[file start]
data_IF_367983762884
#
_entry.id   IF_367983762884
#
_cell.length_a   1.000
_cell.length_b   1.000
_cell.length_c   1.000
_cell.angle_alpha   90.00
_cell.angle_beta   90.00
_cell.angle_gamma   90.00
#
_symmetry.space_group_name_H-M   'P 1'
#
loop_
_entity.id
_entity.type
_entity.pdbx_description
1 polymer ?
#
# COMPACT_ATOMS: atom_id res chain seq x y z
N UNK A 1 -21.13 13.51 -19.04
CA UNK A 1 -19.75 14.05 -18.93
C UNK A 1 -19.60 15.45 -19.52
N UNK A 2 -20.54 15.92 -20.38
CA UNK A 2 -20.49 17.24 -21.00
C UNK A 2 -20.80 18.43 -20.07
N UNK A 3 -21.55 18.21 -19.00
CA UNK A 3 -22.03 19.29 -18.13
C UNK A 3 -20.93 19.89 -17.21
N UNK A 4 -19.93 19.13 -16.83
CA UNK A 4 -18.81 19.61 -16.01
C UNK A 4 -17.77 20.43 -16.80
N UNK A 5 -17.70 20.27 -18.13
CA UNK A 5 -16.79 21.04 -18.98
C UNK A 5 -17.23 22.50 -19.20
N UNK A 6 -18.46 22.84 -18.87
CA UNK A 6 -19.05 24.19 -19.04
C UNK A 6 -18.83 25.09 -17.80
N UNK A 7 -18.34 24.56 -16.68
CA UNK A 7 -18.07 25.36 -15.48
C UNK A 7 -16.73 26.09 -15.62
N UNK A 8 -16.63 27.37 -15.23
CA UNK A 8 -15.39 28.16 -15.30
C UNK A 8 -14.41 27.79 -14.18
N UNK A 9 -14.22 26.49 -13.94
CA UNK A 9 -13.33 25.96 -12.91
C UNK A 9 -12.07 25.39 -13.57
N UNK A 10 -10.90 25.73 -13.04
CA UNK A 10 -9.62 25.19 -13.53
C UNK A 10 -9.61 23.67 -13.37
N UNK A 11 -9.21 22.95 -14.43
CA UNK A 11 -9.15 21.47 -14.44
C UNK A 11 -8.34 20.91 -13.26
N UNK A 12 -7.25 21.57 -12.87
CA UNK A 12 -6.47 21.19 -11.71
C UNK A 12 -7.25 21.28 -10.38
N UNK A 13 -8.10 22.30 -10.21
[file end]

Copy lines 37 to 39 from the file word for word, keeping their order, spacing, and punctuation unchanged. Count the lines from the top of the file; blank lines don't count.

CA UNK A 6 -19.05 24.19 -19.04
C UNK A 6 -18.83 25.09 -17.80
N UNK A 7 -18.34 24.56 -16.68